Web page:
ANZVS Clinical Update Meeting and Sexual Health Workshop and AMS Menopause Workshop

This update meeting will be held over two days, 14 and 15 August 2015 at the Double Tree Hilton, Alice Springs, NT.


Program includes: 
  • Lichen Sclerosus
  • Lichen Planus & Plasma Cell Vulvitis
  • Dermatitis Vulva & Lichen Simplex Chronicus
  • Vulval Pain 
  • VIN 
  • AIN
  • Recurrent Vulvovaginal Candidiasis
  • Granuloma Inguinale, Lymphogranuloma Venereum & Chancroid
  • Aphthosis, Hidradenitis Suppurativa & Psoriasis
  • Clinicopathological session

The AMS will provide a Menopause Essentials Update led by Dr Anna Fenton, AMS President and Dr Jane Elliott, AMS Past President. This workshop will focus on the latest evidence-based information on the management of menopause:

  • Menopause: What is it?
  • HRT: Risks and benefits
  • How to manage menopause
  • Low libido and testosterone

See registration brochure for more details.



Join AMS for Member's only content

See exclusive commentary on studies such as:  


Adverse long-term health outcomes associated with premature or early menopause 
Most women experience menopause between the ages of 45 and 55 years. However, 5% of women will go through menopause early, between the ages of 40 and 45 years, and 1% of women become menopausal prematurely, before the age of 40 years [1]. The causes of premature or early menopause are multiple and range from the most common, bilateral oophorectomy, to more rare causes such as genetic, autoimmune, or infectious etiologies. There are multiple adverse long-term health consequences associated with premature or early menopause, including increased risk of dementia, parkinsonism, glaucoma, depression, anxiety, osteoporosis, coronary heart disease, heart failure, sexual dysfunction, and early death. Replacing estrogen mitigates some of these risks, although it may not completely protect against the increased risk of parkinsonism, glaucoma, mood disorders, and sexual dysfunction.

Members read more...  


White matter hyperintensities, hot flushes and estrogen – are they related?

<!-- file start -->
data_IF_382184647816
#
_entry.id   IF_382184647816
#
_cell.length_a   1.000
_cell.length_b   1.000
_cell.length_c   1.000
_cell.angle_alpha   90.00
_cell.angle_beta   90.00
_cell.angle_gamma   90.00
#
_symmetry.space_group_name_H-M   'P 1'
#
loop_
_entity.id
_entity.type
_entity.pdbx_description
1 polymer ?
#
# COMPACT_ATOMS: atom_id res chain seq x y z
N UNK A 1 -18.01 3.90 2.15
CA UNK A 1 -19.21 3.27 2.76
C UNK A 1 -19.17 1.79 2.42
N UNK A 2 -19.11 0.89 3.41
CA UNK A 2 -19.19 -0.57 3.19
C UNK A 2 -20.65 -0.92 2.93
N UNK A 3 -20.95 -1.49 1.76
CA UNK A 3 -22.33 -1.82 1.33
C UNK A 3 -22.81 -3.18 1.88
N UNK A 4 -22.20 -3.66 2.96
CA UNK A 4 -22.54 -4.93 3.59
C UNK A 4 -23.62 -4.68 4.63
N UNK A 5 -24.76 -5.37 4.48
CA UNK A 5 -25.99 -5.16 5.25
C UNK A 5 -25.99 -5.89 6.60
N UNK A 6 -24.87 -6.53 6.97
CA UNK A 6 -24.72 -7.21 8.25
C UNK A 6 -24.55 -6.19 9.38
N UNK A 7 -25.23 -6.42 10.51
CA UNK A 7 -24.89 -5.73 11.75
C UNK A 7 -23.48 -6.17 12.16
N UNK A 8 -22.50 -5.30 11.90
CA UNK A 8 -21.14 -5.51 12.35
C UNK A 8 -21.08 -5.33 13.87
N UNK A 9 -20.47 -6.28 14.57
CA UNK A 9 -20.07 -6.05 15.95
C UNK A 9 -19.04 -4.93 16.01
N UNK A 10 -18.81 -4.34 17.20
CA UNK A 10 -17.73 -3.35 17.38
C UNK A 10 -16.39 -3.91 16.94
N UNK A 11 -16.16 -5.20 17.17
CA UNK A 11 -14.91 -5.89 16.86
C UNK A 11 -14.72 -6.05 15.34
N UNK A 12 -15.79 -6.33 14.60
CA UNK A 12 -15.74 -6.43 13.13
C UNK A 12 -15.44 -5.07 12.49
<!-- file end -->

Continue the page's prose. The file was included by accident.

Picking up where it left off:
White matter hyperintensities (WMH) observed in the aging brain are associated with small-vessel disease. WMH are detected by brain magnetic resonance imaging (MRI), appearing as hyperintensities on T2-weighted images [1]. The association of such radiological findings and hot flushes has been investigated by Thurston and colleagues [2]. Twenty midlife women (aged 40–60 years) without clinical cardiovascular disease, with an intact uterus and ovaries, and not taking hormone therapy underwent 24 h of ambulatory physiologic and diary hot-flush monitoring to quantify hot flushes. MRI to assess WMH burden, 72 h of actigraphy to quantify sleep, and a blood draw, questionnaires, and physical measures to quantify demographics and cardiovascular risk factors were part of the study protocol as well. Results indicated that more physiologically monitored hot flushes during sleep were associated with greater WMH, controlling for age, race, and body mass index (β [SE] = 0.0002 [0.0001], p = 0.03]. Findings persisted after controlling for sleep characteristics and additional cardiovascular risk factors. No relationships were observed for self-reported hot flushes. 

Members read more...  



AMS 2015 Congress - Mind over Matter

  Australasian Menopause Society
PO Box 264, East Melbourne Vic 8002
Tel: +61 3 9428 8738

  Join the Australasian Menopause Society  
Forward this email to a friend